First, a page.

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# DETECT & REMOVE OUTLIERS IN REGRESSION

A observation that is substantially different from all other ones can make a large difference in the results of regression analysis. Outliers occur very frequently in real data, and they often go unnoticed because nowadays much data is processed by computers, without careful inspection or screening. Outliers may be a result of keypunch errors, misplaced decimal points, recording or transmission errors, exceptional phenomena such as earthquakes or strikes, or members of a different population slipping into the sample.

Outliers and leverage

Outliers play important role in regression. It is common practice to distinguish between two types of outliers. Outliers in the response variable represent model failure. Such observations are called outliers. Outliers with respect to the predictors are called leverage points. They can affect the regression model, too. Their response variables need not be outliers. A bad leverage point is a point situated far from the regression line around which the bulk of the points are centered. Said another way, a bad leverage point is a regression outlier that has an X value that is an outlier among X values as well (it is relatively far removed from the regression line). Bad leverage point has grossly effect estimate of the slope of the regression line if an estimator with a small breakdown point is used. Bad leverage points reduce the precision of the regression coefficients.

Detecting Influential Observations

Many numerical and graphic diagnostics for detecting outliers and influential cases on the fit have been suggested.

Numerical diagnostics

Diagnostics are certain quantities computed from the data with the purpose of pinpointing influential points, after which these outliers can be removed or corrected. When there are only one a single outlier, some of these methods work quite well by looking at the effect of deleting one point at a time.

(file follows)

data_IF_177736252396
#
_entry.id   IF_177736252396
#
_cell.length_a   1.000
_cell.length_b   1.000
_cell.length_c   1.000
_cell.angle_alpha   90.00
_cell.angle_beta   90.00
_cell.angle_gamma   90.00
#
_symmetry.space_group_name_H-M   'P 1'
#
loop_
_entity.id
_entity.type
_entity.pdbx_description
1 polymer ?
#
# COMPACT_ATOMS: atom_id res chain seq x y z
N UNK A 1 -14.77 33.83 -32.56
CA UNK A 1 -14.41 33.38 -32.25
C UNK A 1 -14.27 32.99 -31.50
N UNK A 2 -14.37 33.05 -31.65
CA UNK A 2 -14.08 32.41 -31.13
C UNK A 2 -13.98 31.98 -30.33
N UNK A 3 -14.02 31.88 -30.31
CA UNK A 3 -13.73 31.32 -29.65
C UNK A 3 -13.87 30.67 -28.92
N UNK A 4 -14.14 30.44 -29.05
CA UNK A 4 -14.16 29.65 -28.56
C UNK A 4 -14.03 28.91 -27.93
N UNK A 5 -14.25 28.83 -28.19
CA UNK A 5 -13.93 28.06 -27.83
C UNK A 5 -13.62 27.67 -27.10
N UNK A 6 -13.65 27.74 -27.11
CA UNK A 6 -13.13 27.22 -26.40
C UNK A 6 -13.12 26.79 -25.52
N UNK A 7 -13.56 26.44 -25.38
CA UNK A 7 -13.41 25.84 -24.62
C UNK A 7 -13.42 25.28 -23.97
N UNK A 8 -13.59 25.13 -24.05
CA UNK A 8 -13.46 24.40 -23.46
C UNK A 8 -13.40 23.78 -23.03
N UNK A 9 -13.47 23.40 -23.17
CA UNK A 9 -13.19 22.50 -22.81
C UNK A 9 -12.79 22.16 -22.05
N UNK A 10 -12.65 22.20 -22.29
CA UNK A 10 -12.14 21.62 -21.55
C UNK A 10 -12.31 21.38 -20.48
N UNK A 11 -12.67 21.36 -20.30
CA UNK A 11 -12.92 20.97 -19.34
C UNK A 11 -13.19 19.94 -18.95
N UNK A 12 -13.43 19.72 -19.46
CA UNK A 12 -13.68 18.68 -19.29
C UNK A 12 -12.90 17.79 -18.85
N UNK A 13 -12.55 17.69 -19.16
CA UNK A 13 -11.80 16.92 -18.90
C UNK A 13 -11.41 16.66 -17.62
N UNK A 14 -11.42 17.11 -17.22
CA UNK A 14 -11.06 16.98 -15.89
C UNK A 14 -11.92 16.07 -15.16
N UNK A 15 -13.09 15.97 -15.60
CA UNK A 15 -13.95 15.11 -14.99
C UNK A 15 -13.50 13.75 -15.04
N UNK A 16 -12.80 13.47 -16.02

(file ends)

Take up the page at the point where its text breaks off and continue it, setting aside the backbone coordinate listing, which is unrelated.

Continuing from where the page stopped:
Influence: An influential observation is one which is an outlier with leverage and affects the intercept and slope of a model significantly. (Using SPSS) Carry out simple linear regression through Analyze  Regression Linear with Dependent variable and Independent(s).

In the Save menu, select Standardised residuals, Cook’s and Leverage values. The values for each individual will be added to the data set.

Cooks distance: This is calculated for each individual and is the difference between the predicted values from regression with and without an individual observation. A large Cook’s Distance indicates an influential observation. Compare the Cooks value for each observation with 4/n where n is the number of observations. Values above this indicate observations which could be a problem.

Standardized Residuals are the residuals divided by the estimates of their standard errors. They have mean 0 and standard deviation 1. There are two common ways to calculate the standardized residual for the i-th observation. Studentized residuals are a type of standardized residuals that can be used to identify outliers. One uses the residual mean square error from the model fitted to the full dataset (internally studentized residuals). The other uses the residual mean square error from the model fitted to the all of the data except the i-th observation (externally studentized residuals). The externally standardized residuals follow at t distribution with n-p-2 df.

The studentized residuals are a first means for identifying outliesrs. Attention should be paid to studentized residuals that exceed +2 or -2 and get even more concerned about residuals that exceed |2| and

even yet more concerned about residuals that exceed |3| .

Why we do this approach during our regression analysis:

1- To improve the level of R-Square.

3- To make your regression model to be more reliable and measurable.

References:

Blatná, D.: Robust Regression. In: Applications of mathematics and statistics in economy. Wroclav 2005 (in print).

Dallal, G. E.: Regression Diagnostics. http://www.tufts.edu/gdallal/

Hampel,F.R.- Ronchetti,E.M.- Rousseeuw, P.J.- Stahel, W.A.: Robust Statistics. The Approach Based

on Influence Functions. J.Wiley, N.York 1986. ISBN 0-471-82921-8.

Rousseeuw, P.J.- Leroy,A.M.: Robust Regression and Outlier Detection. J.Wiley, New Jersey 2003.

ISBN 0-471-48855-0.